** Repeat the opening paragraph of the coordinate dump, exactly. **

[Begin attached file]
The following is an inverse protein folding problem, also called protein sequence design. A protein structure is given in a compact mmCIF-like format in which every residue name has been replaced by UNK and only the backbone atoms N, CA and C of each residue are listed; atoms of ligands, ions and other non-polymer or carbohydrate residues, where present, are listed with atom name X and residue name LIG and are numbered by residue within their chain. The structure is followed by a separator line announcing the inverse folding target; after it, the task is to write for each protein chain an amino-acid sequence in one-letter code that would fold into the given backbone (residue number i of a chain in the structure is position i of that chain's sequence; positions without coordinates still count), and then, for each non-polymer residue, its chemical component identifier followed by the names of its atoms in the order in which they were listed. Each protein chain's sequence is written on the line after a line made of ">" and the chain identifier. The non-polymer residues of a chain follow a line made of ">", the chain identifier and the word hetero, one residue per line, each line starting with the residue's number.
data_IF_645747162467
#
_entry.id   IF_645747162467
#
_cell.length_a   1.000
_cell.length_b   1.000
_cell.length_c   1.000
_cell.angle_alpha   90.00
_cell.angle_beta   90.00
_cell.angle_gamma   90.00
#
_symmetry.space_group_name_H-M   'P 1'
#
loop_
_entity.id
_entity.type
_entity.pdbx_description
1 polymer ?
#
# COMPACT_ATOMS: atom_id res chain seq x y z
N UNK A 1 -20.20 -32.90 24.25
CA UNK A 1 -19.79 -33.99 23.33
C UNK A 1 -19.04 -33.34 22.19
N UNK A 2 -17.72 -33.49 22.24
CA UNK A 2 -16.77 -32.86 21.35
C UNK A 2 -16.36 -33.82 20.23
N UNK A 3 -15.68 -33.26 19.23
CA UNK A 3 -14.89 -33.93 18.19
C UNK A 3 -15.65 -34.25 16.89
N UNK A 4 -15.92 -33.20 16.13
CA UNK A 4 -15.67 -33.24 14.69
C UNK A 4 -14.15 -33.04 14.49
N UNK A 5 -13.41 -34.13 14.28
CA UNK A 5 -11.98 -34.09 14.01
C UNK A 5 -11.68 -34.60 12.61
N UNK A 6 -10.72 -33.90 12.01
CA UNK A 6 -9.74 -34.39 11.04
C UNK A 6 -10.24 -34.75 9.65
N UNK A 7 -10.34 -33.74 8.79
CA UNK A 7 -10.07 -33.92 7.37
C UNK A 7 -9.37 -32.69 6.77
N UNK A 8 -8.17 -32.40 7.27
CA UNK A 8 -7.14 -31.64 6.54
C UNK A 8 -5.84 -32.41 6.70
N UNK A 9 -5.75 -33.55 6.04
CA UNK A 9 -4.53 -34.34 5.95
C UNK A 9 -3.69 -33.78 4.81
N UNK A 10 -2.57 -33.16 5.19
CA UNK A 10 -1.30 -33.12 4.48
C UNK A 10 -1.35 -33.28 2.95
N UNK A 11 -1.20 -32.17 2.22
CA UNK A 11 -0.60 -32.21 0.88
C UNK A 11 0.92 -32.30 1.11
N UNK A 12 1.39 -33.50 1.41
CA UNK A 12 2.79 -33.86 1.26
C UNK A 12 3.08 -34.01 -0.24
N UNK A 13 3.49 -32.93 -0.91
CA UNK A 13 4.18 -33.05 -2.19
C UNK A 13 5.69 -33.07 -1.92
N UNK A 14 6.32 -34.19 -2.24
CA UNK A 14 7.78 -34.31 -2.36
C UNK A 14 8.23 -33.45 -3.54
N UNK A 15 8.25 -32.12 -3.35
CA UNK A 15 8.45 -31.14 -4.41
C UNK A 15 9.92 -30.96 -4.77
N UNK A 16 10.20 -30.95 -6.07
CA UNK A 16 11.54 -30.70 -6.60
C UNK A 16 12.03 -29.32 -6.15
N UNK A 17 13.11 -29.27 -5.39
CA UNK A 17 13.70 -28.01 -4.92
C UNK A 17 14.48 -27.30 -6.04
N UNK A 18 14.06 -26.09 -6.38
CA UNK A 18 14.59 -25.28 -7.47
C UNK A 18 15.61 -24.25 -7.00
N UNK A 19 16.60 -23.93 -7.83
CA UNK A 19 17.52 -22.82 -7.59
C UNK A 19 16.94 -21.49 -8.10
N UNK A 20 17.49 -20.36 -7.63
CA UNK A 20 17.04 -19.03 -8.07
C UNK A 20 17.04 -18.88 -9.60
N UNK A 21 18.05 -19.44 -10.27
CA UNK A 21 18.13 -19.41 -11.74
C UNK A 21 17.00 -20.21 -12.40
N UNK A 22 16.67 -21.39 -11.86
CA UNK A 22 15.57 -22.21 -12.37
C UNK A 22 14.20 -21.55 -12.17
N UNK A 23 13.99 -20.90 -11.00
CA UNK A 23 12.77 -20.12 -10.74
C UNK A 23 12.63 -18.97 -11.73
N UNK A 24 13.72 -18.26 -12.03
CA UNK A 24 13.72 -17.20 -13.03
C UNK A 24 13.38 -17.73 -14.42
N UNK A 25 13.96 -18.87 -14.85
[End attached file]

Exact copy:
The following is an inverse protein folding problem, also called protein sequence design. A protein structure is given in a compact mmCIF-like format in which every residue name has been replaced by UNK and only the backbone atoms N, CA and C of each residue are listed; atoms of ligands, ions and other non-polymer or carbohydrate residues, where present, are listed with atom name X and residue name LIG and are numbered by residue within their chain. The structure is followed by a separator line announcing the inverse folding target; after it, the task is to write for each protein chain an amino-acid sequence in one-letter code that would fold into the given backbone (residue number i of a chain in the structure is position i of that chain's sequence; positions without coordinates still count), and then, for each non-polymer residue, its chemical component identifier followed by the names of its atoms in the order in which they were listed. Each protein chain's sequence is written on the line after a line made of ">" and the chain identifier. The non-polymer residues of a chain follow a line made of ">", the chain identifier and the word hetero, one residue per line, each line starting with the residue's number.